By Russell Berman - 05/14/14 02:53 PM EDT
Conservative supporters of immigration reform are joining President Obama in prodding House Republicans to bring legislation to the floor before Congress breaks for its August recess.
The call featured Sal Russo, a co-founder of Tea Party Express, voicing support for an immigration overhaul that offered legal status to immigrants in the country illegally.
“Conservatives should be leaders in the immigration reform movement,” Russo said. “There are too many bad ideas on immigration reform that too many conservatives have become satisfied with just saying no. But I think we can do better than that by advancing our own conservative ideas for immigration reform.”
Obama and Senate Democrats have sought to increase pressure on Republican leaders to act in recent days, with the president saying on Tuesday that the House needed to pass legislation in the next “two or three months” for a law to be signed this year.
Steve Case, a former AOL chairman, seconded that timetable on Wednesday, saying on the conference call that it was “critical” for the House to act by August and that if it did not, immigration reform could be dead for the next few years.
Speaker John Boehner (R-Ohio) has said he is trying to get his conference to support a step-by-step approach to immigration reform, but he has warned repeatedly that nothing will happen until Obama acts to rebuild trust with House Republicans.
On the conference call, there were few answers on how Obama could overcome that hurdle by the summer.
“It’s a tough question,” Norquist said.
The activists on the call said that despite Boehner’s proclamation, their conversations with top Republicans led them to believe there remained a window of opportunity over the summer, once GOP lawmakers had finished their primary elections. House legislation would likely include a path to legal status, but not a direct path to citizenship for most illegal immigrants, unlike the comprehensive legislation the Senate passed last year.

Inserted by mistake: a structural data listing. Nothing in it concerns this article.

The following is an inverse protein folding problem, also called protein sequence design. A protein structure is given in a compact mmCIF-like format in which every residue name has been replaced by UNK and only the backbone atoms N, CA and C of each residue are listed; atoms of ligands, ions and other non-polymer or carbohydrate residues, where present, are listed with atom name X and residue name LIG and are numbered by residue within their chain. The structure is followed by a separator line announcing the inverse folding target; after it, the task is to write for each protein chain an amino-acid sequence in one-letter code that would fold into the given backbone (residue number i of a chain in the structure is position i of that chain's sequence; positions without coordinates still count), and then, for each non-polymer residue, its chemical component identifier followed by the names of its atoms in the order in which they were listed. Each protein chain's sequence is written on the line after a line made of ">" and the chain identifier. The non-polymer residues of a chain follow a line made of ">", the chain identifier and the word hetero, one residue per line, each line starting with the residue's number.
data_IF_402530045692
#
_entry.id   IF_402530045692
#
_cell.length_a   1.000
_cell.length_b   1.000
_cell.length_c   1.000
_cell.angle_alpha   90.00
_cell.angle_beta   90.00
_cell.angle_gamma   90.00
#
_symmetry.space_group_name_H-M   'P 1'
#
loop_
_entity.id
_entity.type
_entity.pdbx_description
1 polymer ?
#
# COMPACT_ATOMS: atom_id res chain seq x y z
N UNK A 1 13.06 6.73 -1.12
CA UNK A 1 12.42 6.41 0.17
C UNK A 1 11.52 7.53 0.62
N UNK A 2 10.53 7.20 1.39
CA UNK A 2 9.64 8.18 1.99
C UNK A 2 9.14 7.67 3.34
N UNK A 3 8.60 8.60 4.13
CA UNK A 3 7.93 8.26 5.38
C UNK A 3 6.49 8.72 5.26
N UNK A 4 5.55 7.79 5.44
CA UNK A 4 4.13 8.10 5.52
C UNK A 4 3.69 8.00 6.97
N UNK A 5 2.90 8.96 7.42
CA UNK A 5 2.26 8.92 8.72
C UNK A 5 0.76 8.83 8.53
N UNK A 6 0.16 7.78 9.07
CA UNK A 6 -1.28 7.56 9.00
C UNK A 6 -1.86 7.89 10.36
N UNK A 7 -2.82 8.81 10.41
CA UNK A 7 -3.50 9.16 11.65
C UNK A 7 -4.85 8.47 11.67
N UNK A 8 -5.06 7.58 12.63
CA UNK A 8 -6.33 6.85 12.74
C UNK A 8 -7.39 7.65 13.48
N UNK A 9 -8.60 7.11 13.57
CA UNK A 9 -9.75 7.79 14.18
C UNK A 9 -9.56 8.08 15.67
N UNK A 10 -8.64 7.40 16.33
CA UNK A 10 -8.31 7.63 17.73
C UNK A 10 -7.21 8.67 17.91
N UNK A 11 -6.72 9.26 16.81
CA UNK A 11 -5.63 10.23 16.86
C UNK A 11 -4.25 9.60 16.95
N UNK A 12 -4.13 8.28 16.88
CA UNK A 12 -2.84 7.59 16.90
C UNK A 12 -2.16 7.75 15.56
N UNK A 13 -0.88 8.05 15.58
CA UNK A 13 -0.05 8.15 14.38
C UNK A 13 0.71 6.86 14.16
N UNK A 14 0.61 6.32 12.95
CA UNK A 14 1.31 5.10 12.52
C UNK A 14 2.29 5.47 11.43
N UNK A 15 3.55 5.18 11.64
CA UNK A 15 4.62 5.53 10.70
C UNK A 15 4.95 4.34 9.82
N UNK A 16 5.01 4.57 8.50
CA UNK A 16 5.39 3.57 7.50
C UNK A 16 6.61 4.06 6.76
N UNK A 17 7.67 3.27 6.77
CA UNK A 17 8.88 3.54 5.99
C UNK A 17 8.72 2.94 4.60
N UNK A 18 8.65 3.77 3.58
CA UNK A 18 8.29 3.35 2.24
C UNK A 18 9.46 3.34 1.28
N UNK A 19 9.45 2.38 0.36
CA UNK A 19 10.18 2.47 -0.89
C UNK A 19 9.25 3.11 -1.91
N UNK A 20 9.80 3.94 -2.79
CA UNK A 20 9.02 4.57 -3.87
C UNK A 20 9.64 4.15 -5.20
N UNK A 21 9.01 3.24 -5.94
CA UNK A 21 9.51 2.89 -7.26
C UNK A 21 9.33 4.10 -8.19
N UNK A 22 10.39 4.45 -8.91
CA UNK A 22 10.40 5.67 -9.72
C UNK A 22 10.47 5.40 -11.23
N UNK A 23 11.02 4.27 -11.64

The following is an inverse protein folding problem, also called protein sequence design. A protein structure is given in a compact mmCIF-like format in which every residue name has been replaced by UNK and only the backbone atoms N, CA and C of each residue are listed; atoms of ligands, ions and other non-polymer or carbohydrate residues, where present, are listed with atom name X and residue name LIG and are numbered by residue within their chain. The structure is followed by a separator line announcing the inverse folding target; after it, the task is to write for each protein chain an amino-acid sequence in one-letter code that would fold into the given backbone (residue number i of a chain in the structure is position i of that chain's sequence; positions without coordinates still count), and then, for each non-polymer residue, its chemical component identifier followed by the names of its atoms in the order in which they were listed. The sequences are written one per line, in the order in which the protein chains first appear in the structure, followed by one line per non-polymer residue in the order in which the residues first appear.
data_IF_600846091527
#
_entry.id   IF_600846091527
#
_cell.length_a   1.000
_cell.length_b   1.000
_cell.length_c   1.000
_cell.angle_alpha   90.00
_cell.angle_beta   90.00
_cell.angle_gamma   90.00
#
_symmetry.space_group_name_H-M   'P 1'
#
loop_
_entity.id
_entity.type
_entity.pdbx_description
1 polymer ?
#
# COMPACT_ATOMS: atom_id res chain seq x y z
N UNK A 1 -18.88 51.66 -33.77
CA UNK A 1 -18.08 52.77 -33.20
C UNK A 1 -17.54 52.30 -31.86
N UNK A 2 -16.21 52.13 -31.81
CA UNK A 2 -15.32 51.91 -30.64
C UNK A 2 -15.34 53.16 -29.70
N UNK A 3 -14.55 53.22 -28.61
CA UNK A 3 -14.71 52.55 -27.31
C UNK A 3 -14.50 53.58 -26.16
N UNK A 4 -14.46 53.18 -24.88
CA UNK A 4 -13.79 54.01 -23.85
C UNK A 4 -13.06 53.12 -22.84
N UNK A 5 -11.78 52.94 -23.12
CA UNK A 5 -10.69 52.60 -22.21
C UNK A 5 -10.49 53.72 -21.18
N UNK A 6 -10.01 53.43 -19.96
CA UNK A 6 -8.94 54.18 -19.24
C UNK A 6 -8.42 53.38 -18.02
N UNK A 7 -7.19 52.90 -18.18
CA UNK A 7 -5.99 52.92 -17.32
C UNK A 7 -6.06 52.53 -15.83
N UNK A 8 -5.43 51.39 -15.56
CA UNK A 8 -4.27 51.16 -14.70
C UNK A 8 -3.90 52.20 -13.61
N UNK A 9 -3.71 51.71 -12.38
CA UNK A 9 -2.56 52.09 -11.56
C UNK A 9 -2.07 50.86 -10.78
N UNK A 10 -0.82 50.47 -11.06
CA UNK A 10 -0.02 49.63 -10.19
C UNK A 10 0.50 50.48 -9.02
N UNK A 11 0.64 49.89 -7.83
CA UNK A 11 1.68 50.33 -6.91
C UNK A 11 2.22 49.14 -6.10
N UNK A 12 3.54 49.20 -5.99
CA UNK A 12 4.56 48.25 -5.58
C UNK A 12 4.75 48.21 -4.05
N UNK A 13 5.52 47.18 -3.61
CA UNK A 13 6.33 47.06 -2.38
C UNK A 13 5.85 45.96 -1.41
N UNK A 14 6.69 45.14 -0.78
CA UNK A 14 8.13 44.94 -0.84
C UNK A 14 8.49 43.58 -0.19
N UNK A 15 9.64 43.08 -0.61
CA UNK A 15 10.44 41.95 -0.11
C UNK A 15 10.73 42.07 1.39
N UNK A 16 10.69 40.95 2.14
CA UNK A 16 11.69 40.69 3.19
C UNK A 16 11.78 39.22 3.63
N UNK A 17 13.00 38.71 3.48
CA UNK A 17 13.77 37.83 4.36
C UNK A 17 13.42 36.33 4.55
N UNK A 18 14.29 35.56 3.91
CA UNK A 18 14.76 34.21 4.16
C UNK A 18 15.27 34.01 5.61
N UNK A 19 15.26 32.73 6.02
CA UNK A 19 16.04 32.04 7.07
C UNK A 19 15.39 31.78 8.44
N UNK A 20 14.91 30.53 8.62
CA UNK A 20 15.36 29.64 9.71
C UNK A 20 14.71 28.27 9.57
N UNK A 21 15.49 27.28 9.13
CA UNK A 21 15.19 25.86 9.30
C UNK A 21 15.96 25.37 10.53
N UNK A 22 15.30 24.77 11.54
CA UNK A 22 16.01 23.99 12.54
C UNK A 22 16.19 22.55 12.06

“I believe that’s in the works,” said Al Cardenas, president of the American Conservative Union. “I believe the Speaker and the leadership are committed to this.”
Seeking to overcome conventional wisdom that the Tea Party opposes immigration reform, the activists pointed to a survey of 400 Republican primary voters that their organizations commissioned in May. The poll found that more than two-thirds of respondents who strongly identified with the Tea Party supported congressional action on immigration reform this year, as well as a way for illegal immigrants to gain legal status or citizenship.
Rep. Mario Diaz-Balart (Fla.), a leading House GOP advocate for immigration reform, issued a statement cheering Russo’s support for the issue.
“The American people, and conservatives in particular, are fed up with Washington’s inaction,” Diaz-Balart said. “I’m pleased with Mr. Russo’s support on this issue, and today’s announcement is one more demonstration that we must strengthen our borders, respect the rule of law, modernize our antiquated visa system, and bolster the economy.”
Earlier in the day, Sen. Charles Schumer (D-N.Y.) excoriated House Republicans on the Senate floor for failing to act over the last year, saying they were beholden to conservatives like Rep. Steve King (R-Iowa), who has argued that virtually any immigration plan would amount to “amnesty” for illegal immigrants.
"It is time for the House Republican leadership to decide whether they stand with the majority of the American people, and supposedly the majority of their conference, or if they're really going to let Steve King dictate the policy of the Republican Party on immigration," said Schumer, an architect of the Senate immigration bill.
"This is what Steve King wants. He wants the House to do nothing. He is winning, and America is losing," Schumer added.
Cristina Marcos contributed.